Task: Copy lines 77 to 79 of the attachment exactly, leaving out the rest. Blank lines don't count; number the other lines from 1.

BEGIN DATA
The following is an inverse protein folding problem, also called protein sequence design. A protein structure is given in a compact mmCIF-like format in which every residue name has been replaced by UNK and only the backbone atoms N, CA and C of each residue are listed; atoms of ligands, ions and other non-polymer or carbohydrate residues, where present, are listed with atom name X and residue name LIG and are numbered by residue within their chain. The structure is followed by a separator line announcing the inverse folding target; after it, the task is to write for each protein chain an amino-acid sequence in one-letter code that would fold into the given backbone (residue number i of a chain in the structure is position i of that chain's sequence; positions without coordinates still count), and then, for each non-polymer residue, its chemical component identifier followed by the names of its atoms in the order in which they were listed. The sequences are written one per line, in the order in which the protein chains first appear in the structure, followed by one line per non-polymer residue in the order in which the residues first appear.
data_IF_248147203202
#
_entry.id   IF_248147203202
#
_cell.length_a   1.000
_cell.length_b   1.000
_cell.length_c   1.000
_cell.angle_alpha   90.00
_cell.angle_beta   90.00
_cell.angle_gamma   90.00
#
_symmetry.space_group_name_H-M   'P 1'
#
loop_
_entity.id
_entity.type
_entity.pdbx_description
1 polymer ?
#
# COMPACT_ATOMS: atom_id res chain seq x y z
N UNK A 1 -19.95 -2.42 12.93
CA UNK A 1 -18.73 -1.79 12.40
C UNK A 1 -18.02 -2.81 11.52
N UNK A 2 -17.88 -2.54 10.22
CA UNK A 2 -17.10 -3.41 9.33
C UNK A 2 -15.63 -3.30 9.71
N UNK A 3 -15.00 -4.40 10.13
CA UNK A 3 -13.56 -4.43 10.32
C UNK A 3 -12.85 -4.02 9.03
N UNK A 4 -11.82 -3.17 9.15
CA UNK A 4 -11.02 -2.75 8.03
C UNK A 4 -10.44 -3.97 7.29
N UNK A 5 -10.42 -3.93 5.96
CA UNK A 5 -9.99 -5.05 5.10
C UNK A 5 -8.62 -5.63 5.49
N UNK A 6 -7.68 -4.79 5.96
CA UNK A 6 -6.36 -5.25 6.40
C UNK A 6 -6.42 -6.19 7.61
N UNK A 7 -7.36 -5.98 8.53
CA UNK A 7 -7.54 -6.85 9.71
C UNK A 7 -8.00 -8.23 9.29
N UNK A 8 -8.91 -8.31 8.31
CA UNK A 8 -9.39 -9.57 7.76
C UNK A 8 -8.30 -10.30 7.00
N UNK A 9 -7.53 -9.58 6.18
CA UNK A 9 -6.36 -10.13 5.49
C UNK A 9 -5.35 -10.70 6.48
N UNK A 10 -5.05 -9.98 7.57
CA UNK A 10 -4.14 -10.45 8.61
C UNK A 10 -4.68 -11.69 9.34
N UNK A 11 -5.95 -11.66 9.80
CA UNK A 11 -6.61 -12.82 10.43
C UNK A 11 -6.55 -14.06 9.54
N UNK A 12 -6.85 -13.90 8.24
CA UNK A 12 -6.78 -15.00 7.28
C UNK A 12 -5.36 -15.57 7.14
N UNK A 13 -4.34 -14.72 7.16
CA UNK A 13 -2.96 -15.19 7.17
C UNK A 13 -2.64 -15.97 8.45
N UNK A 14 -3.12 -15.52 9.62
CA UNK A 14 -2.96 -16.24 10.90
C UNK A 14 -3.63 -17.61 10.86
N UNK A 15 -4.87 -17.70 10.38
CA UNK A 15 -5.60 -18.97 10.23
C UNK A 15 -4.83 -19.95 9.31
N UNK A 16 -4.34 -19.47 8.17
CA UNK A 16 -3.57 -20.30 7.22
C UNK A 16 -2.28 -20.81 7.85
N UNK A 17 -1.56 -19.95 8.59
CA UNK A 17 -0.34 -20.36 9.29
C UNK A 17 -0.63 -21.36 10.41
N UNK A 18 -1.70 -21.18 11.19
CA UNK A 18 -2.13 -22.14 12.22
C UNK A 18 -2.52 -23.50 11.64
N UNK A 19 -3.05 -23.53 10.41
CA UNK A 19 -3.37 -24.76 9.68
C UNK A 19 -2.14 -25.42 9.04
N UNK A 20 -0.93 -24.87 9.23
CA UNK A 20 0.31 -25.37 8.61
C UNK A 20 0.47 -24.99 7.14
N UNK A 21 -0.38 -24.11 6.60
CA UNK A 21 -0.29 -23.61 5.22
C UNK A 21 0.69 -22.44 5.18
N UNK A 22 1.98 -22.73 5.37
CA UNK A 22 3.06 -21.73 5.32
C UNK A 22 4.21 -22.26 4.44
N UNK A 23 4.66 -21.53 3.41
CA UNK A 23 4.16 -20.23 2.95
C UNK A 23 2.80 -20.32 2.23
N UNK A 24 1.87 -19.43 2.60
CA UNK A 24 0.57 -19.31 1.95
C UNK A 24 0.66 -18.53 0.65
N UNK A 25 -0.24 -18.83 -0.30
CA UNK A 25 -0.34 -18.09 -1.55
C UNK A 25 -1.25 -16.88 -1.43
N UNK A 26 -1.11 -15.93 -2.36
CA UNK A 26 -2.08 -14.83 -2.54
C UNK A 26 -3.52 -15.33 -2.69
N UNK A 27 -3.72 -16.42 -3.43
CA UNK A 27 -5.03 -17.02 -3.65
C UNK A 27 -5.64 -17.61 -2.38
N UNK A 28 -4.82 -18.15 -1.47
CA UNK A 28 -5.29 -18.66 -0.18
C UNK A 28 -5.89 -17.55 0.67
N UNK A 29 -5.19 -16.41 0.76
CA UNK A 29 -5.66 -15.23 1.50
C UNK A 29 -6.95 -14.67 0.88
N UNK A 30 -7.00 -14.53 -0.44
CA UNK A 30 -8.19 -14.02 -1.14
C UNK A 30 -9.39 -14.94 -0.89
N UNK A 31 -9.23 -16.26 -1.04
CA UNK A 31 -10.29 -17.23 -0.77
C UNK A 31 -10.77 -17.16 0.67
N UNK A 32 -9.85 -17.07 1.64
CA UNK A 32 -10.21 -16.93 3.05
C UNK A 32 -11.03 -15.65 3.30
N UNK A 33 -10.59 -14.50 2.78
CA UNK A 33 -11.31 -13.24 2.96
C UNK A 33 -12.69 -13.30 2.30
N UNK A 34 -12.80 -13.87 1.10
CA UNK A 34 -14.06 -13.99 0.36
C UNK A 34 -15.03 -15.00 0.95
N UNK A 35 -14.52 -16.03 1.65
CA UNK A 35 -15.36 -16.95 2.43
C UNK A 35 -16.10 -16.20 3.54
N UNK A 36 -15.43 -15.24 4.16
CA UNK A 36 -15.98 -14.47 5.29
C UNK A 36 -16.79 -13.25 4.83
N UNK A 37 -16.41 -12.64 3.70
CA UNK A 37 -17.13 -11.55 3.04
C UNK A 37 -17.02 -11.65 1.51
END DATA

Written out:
CA UNK A 19 -3.37 -24.76 9.68
C UNK A 19 -2.14 -25.42 9.04
N UNK A 20 -0.93 -24.87 9.23